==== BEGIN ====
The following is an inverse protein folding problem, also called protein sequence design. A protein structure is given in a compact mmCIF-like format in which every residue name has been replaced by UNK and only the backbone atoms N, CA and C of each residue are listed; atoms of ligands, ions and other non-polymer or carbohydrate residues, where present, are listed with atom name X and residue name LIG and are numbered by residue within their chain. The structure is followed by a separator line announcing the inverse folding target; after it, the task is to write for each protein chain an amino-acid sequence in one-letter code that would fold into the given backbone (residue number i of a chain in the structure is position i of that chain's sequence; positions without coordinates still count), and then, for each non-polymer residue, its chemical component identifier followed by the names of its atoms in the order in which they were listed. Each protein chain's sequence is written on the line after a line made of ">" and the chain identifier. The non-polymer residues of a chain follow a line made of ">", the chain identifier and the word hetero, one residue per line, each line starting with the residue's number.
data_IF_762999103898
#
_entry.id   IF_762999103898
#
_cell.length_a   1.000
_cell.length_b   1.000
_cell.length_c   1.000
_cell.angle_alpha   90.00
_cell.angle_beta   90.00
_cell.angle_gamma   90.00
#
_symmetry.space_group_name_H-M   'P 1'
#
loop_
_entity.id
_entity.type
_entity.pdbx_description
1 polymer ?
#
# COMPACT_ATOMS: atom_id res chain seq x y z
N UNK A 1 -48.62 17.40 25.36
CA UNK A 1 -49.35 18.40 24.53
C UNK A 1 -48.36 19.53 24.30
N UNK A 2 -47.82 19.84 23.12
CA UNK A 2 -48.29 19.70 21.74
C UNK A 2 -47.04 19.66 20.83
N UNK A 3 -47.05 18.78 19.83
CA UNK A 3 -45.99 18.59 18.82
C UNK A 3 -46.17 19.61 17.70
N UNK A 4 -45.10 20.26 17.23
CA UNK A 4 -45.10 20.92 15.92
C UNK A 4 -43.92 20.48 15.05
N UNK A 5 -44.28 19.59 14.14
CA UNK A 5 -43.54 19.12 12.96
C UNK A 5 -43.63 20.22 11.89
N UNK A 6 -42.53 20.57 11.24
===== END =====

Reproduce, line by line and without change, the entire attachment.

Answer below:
The following is an inverse protein folding problem, also called protein sequence design. A protein structure is given in a compact mmCIF-like format in which every residue name has been replaced by UNK and only the backbone atoms N, CA and C of each residue are listed; atoms of ligands, ions and other non-polymer or carbohydrate residues, where present, are listed with atom name X and residue name LIG and are numbered by residue within their chain. The structure is followed by a separator line announcing the inverse folding target; after it, the task is to write for each protein chain an amino-acid sequence in one-letter code that would fold into the given backbone (residue number i of a chain in the structure is position i of that chain's sequence; positions without coordinates still count), and then, for each non-polymer residue, its chemical component identifier followed by the names of its atoms in the order in which they were listed. Each protein chain's sequence is written on the line after a line made of ">" and the chain identifier. The non-polymer residues of a chain follow a line made of ">", the chain identifier and the word hetero, one residue per line, each line starting with the residue's number.
data_IF_762999103898
#
_entry.id   IF_762999103898
#
_cell.length_a   1.000
_cell.length_b   1.000
_cell.length_c   1.000
_cell.angle_alpha   90.00
_cell.angle_beta   90.00
_cell.angle_gamma   90.00
#
_symmetry.space_group_name_H-M   'P 1'
#
loop_
_entity.id
_entity.type
_entity.pdbx_description
1 polymer ?
#
# COMPACT_ATOMS: atom_id res chain seq x y z
N UNK A 1 -48.62 17.40 25.36
CA UNK A 1 -49.35 18.40 24.53
C UNK A 1 -48.36 19.53 24.30
N UNK A 2 -47.82 19.84 23.12
CA UNK A 2 -48.29 19.70 21.74
C UNK A 2 -47.04 19.66 20.83
N UNK A 3 -47.05 18.78 19.83
CA UNK A 3 -45.99 18.59 18.82
C UNK A 3 -46.17 19.61 17.70
N UNK A 4 -45.10 20.26 17.23
CA UNK A 4 -45.10 20.92 15.92
C UNK A 4 -43.92 20.48 15.05
N UNK A 5 -44.28 19.59 14.14
CA UNK A 5 -43.54 19.12 12.96
C UNK A 5 -43.63 20.22 11.89
N UNK A 6 -42.53 20.57 11.24